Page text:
The key to understanding dog behavior, primarily those bad habits that drive all of us dog owners nuts, is to realise that these so called ‘problem behaviors’ are really nothing more than a dog’s natural way of communicating with the world and each other. The problem lies with us humans who do not speak their language.
It is my aim in this simple guide to highlight some of the commonest ‘bad’ behaviors exhibited by dogs, shed some light on why they are doing it and provide an approach that you may take to correct the issue without resorting to harsh disciplinarian measures.
There is no such thing as a bad dog, only a misunderstood one.
Most people, even if they have never owned a dog have at least known a few, and as much as I love them I will be the first to admit that they can and do act up. Being too noisy or boisterous, chewing your best slippers, slobbering over visitors and jumping up at them, howling despairingly when you go to work to name but a few.
Your dog’s problems can only be solved with a calm and effective approach and by getting to the heart of what your dog is actually thinking. Check out our online dog training reviews for some of the best home training and behavioural programs around. Have a look at some of these common concerns and gain some insight into the peculiar mind of your canine best friend.
All dogs bark howl and whine-
Of all these reasons why your dog barks, it is perhaps the last that you will need to take most seriously, not only can you get into trouble if you live in an urban area from the authorities, if your dog is telling you that they are lonely or bored then perhaps you need to evaluate your lifestyle routines so that you can make tmore time for them in your daily pattern.
Understanding Dog Behavior-
Chewing and gnawing is part of any dogs natural behavior, especially puppies. Dogs use their mouths as a primary tool in exploring and understanding their environment.
Puppies in particular will mouth chew and slobber pretty much anything that is new or interesting to them, they behave in exactly the same way that a teething baby does, and whilst some dogs retain more of a chewing thing than others as they become adults, pretty much all of them calm down from what they were like in puppy hood.
Chewing only becomes a problem when it is destructive or excessive,something akin to canine OCD and is most likely to be the result of boredom or anxiety.
You can try puppy proofing a certain area to contain the dog when you are out, this will stop them having free rein to maul the house in your absence, and if you are out for any length of time why not keep them busy with a chewy toy or treat that you approve of , its no good giving them a slipper or shoe for example as they will have no way of telling which shoe they can chew and which they cant. I would heartily recommend the Kong chewy toy, they are very tough and have a hollow middle which you can stuff full of lovely smelly treats.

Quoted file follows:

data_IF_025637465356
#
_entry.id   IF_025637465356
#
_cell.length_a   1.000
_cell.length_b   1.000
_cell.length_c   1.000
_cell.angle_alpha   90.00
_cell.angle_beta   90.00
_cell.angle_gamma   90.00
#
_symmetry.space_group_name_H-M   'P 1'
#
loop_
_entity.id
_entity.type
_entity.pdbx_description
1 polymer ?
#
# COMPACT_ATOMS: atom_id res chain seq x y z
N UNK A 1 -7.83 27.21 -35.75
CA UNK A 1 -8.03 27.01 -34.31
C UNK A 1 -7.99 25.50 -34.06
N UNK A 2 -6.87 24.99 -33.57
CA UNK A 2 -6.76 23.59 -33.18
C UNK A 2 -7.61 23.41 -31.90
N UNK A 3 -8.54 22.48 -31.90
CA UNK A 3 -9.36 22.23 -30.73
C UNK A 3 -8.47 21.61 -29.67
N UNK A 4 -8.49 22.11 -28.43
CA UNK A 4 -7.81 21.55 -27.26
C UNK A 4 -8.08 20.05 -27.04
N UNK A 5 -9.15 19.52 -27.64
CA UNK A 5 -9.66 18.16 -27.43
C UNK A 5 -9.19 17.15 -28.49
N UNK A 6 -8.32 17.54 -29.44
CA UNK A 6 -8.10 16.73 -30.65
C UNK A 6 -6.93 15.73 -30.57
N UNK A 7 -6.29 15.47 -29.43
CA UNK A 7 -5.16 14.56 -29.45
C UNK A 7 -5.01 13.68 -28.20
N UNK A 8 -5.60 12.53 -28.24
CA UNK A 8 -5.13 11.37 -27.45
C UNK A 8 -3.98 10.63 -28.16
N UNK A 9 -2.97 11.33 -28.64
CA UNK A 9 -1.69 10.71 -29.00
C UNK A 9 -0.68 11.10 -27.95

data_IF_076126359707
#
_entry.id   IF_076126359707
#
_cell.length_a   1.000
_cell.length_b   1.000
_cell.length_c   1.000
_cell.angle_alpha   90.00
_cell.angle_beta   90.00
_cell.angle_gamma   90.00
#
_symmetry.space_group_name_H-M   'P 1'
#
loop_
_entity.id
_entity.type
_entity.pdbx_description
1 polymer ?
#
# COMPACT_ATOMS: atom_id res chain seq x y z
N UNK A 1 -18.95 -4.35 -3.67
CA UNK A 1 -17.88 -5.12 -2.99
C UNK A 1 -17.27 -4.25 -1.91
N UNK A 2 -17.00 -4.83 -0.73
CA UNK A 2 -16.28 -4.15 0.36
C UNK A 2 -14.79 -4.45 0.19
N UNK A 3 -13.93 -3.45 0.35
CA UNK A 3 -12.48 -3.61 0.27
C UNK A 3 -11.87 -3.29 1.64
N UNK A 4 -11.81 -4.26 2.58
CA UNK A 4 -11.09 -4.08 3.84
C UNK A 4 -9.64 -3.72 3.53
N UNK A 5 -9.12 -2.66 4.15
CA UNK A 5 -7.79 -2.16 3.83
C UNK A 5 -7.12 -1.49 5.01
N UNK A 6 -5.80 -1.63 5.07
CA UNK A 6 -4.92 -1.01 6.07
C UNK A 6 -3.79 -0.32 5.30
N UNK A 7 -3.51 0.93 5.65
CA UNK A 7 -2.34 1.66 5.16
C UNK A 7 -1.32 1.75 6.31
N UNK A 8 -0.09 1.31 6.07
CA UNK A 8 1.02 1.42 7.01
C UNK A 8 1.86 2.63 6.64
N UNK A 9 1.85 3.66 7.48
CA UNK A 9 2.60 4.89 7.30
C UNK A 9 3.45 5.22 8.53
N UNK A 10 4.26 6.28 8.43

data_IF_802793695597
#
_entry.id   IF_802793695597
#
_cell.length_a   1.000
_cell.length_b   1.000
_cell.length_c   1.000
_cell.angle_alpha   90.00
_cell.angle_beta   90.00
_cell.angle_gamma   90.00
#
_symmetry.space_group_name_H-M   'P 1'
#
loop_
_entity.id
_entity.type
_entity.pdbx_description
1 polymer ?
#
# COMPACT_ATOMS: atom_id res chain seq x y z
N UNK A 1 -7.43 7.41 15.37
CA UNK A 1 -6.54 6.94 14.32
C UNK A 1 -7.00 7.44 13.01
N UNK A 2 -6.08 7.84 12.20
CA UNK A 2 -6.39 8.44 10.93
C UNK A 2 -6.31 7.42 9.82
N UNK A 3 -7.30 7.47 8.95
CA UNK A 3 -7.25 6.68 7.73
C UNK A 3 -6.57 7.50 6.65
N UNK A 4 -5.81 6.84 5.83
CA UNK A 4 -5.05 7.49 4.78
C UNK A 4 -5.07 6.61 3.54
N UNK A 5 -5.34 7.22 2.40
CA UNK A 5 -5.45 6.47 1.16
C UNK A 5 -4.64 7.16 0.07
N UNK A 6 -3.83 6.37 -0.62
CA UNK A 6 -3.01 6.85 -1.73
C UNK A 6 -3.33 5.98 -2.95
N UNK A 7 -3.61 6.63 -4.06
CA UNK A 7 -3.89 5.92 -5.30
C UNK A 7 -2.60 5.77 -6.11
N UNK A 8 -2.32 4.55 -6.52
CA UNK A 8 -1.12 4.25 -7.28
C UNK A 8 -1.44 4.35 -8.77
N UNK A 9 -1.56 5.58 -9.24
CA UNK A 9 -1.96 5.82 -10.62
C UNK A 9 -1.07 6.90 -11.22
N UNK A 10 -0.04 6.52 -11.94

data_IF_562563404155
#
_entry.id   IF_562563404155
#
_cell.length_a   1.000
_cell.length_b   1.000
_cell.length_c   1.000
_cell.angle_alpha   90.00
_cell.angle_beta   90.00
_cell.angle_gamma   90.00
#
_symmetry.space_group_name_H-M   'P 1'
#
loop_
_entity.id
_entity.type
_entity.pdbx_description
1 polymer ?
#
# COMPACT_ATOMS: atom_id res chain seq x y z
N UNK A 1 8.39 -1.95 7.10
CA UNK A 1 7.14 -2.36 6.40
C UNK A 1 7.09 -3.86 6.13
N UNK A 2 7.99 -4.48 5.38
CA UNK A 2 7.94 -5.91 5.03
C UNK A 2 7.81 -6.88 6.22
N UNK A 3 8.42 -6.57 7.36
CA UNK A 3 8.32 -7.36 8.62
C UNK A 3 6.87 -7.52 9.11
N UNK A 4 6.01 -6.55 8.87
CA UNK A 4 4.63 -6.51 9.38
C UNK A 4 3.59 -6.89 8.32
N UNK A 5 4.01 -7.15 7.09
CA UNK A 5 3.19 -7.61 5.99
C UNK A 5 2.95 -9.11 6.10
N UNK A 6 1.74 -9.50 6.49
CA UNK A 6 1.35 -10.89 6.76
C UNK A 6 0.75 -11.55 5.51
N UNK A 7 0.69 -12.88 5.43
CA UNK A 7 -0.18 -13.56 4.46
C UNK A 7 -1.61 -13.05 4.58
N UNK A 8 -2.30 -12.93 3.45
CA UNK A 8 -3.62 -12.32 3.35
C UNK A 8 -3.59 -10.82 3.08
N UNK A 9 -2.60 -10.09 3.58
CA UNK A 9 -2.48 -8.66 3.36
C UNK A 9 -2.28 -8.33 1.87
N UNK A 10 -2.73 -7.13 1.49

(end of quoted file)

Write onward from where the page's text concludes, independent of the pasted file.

Some dogs personalities make them are more resilient to being left alone than others so again if you suspect their excessive gnawing si due to separation anxiety then think about ways you can adjust your lifestyle so you can spend more time with them.
Plenty of exercise is key to diverting destructive behavior, relieving boredom and burning off energy makes for a calmer less manic dog which helps to reduce the amount of time they spend getting into trouble..
Separation anxiety in dogs is interesting in that it can manifest itself in any number of ways with the severity and behaviors demonstrated varying from dog to dog. When a dog is separated from their owner they can become abnormally anxious and exhibit a wide range of emotional responses.
Dogs by nature being pack animals are hard wired to live in close knit family units, you, its human owner are your dogs pack and when you go to work or even just leave the room it can seem to the dog like he has been deserted or abandoned.
Your dog may bark uncontrollably, whine or howl, they may start to scratch or chew anything at hand, pacing backwards and forwards even defecating or urinating.
A dog suffering from separation anxiety may constantly follow their owner around and try to be touching or in contact with them at all times, they may be hyper exuberant on their owners return by jumping up, running around in circles and barking like a maniac even if their owner has only been away a few moments.
Separation anxiety can be a complicated issue to deal with as no one really knows for certain how it is caused, however, there are likely to be a number of factors involved.
Treatment should be considered after consultation with your vet to rule out any obvious physiological problems, but may involve a combination of specific training methods, behavioral modification exercises, desensitising your departure routines possibly in combination with some form of prescribed medication.
Never punish your dog for his anxiety attacks it will only confuse the issue and make your dog even more anxious, try to understand the loss your dog feels when you leave and with dedication effort and persistence in quality training this problem is usually very successfully resolved.
Aggressive dog behavior is any growling, snarling, showing teeth, lunging or biting.
There is often ( though not always) a progressive scaling up in aggressive behavior before a dog will actually bite, it is important to understand the reasons why a dog is aggressive and how to counteract that aggression.
Firstly lets look at your dog’s breed or history, some dogs are bred as guard dogs or hunting dogs and will be predisposed towards more aggressive behavior, though all dogs have the potential to be aggressive.
Behavioral problems of this nature are more likely when a puppy has come from aggressive parents or been reared in an abusive violent environment. This kind of aggression is serious as it may point to deep seated psychological issues in your dog's make up and may require extensive work with animal behaviourist’s, trainers or your vet to overcome its issues.